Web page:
Scheer, Singh skeptical of Liberal climate plan to reach zero carbon emissions

McKenna unveiled details of the plan to hit goal by 2050

Environment Minister Catherine McKenna announces support for Canada’s agricultural sector during a press conference at the Central Experimental Farm in Ottawa on Friday, Aug. 9, 2019. THE CANADIAN PRESS/Sean Kilpatrick

Conservative Leader Andrew Scheer and NDP Leader Jagmeet Singh poured cold water Tuesday on the new Liberal commitment to combat climate change by achieving zero net carbon emissions in Canada by 2050.

The pledge would bring Canada in line with a promise made by 65 other countries at this week’s United Nations Climate Summit to work to become carbon-neutral by mid-century.

Ottawa MP Catherine McKenna, the environment minister for the Liberals’ whole last term in government, unveiled details of the plan in Ottawa ahead of a scheduled announcement by Liberal Leader Justin Trudeau in B.C. at a company working on cutting-edge battery technology for uses such as electric vehicles.

Trudeau is to make the announcement in Singh’s riding of Burnaby South.

Scheer dismissed the Liberal climate plan, calling Trudeau “a master of improvisation” who is making policy up on the fly. And he reiterated his past criticism of the Liberals’ carbon tax, saying it makes life more expensive for Canadians.

But Scheer was non-committal about whether a Conservative government would consider adopting the zero-carbon target itself.

“We are committed to the targets that we have signed onto. We have committed to implementing our real plan for the environment, which gives Canada the best chance to reach those targets,” Scheer said in southwestern Ontario.

In Winnipeg, Singh said Trudeau’s environment policies have failed Canadians, which is why young people are taking to the streets to express their concerns about the fight against climate change.

“No one believes that Mr. Trudeau is going to actually follow through on those commitments,” Singh said, as he unveiled his plan for dealing with climate change, which included building an east-west corridor to carry clean energy across the country.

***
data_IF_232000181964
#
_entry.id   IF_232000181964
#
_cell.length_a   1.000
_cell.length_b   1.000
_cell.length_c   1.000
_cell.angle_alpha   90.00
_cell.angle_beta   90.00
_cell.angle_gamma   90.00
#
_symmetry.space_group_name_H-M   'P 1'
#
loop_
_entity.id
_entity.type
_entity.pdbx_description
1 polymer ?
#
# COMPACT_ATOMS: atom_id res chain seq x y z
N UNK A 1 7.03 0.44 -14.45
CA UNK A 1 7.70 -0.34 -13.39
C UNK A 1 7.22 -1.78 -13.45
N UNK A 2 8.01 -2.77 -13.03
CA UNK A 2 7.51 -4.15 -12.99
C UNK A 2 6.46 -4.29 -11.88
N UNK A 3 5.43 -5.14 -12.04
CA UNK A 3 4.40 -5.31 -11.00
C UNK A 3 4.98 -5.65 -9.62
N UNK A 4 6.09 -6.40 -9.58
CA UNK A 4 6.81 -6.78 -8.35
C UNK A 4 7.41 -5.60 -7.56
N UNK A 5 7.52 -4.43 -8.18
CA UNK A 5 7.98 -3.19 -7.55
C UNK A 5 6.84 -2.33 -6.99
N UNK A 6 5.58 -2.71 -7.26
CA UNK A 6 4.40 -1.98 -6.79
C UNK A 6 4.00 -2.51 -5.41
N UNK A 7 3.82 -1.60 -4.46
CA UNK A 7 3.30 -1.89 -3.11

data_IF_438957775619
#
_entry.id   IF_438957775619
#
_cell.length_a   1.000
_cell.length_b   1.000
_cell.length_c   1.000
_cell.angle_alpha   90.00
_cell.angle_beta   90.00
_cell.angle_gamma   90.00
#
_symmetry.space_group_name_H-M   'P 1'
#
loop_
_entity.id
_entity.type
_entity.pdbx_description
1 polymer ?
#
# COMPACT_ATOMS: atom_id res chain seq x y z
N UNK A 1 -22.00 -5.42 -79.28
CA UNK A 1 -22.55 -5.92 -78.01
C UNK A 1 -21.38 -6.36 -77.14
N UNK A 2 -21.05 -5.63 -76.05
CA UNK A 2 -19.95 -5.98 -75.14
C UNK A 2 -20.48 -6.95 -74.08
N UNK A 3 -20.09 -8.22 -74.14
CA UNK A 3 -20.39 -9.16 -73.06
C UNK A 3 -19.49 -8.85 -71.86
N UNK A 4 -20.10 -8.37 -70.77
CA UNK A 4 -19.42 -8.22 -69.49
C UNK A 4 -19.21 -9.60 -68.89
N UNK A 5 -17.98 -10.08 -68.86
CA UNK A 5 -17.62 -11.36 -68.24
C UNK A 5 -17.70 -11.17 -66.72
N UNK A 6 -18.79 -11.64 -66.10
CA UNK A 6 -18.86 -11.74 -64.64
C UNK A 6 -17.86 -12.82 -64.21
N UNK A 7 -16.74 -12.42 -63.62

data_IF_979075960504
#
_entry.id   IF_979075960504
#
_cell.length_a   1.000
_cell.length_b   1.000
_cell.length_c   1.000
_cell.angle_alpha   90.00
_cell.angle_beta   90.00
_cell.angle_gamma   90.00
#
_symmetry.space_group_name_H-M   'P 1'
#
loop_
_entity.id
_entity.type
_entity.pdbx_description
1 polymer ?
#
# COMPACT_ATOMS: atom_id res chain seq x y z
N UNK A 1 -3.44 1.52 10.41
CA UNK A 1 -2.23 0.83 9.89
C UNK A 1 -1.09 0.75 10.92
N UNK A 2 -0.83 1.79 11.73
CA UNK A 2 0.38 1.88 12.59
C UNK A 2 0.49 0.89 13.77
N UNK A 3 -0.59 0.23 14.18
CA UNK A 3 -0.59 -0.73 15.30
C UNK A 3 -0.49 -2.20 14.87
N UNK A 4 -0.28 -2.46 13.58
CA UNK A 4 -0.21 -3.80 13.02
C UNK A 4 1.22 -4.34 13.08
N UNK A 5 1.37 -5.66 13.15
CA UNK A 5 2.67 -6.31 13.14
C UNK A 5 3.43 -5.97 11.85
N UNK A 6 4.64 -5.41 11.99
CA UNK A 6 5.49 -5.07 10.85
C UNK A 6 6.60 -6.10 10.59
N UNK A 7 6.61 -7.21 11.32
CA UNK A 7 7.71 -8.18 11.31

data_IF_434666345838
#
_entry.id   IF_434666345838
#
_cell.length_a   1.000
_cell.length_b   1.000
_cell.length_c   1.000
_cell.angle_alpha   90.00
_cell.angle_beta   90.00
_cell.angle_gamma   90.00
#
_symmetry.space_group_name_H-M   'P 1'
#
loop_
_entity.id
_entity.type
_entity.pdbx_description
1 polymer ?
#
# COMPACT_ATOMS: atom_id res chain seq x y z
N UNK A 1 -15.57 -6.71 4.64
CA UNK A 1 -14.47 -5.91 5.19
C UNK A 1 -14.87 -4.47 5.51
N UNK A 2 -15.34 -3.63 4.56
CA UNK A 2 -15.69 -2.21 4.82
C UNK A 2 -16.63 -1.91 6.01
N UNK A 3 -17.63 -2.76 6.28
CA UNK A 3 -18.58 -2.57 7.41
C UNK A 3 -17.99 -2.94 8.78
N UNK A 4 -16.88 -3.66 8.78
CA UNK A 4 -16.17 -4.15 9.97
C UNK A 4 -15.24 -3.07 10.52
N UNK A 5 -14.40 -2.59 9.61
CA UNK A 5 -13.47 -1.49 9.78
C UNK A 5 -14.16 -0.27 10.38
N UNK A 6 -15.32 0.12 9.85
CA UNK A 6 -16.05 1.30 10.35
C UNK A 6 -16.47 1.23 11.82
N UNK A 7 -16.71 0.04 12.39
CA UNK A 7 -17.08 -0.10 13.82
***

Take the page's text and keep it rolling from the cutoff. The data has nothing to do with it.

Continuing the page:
Singh’s announcement on climate change in Winnipeg was to be followed by a trip westward to his home district for a town hall by the end of the day.

READ MORE: McKenna defends Canada’s climate credibility amid Trudeau controversy

The Liberal and Conservative leaders are both in key election battlegrounds with Trudeau in B.C.’s Lower Mainland and with Scheer crossing southwestern Ontario, making stops in Cambridge, Kitchener and London, alongside Conservative candidates who are all trying to take ridings back from Liberals who won in previously Tory areas.

Over in Atlantic Canada, Green Leader Elizabeth May was in Sackville, N.B., where she was also highlighting promises from her platform to cut greenhouse-gas emissions. That included new approaches by Canada Post to use its infrastructure to serve communities.

It also included developing a national transportation strategy, with a zero-carbon goal for public ground transportation in Canada by 2040

The Canadian Press

Like us on Facebook and follow us on Twitter

Get local stories you won't find anywhere else right to your inbox.
Sign up here

Just Posted

Ladysmith A&W plans community Rod Run for June 4

Cruisin’ the Dub will look a little different this year due to the COVID-19 pandemic

Ladysmith centenarian honoured with birthday parade

Kay Rozzano said she’s been looking forward to this birthday ‘for 100 years’

Council votes to move forward with detailed site investigation of waterfront area lands

The “uplands area” of the Ladysmith waterfront has historical contaminants that must be remediated

Senior who was excessively speeding in Ladysmith says RCMP shouldn’t have impounded her vehicle

RCMP say they can’t exercise discretion when it comes to excessive speeding tickets

Chemainus animal sanctuary needs your vote in nationwide contest

RASTA is up for $5,000 from Nutram; contest runs until May 31

B.C. legislature coming back June 22 as COVID-19 emergency hits record

Pandemic restrictions now longer than 2017 wildfire emergency

Facing changes together: Your community, your journalists

We’re asking you to lock arms with us, as we look to better days ahead

COVID-19: B.C. too dependent on foreign food production workers

New B.C. job site links unemployed with farm, seafood work

B.C. businesses ‘can’t shoulder burden’ of COVID-19 sick pay

Trudeau’s plan should be tied to federal emergency aid

RCMP remind public to leave dogs chilling at home on hot days

Dogsafe has designed a Dog in a Hot Car Responder Checklist

Another Asian giant ‘murder hornet’ found in Lower Mainland

This is the farthest east the invasive species has been found so far

B.C. girl left temporarily paralyzed by tick bite sparks warning from family

Mom says parents need to check their kids when they go camping

PHOTOS: Loved ones reunite at an oasis on closed U.S.-Canada border in Surrey

Officials closed the park in mid-March over coronavirus concerns

Feds delay national action plan for missing and murdered Indigenous women

Meanwhile, the pandemic has exacerbated the violence facing many Indigenous women and girls

Most Read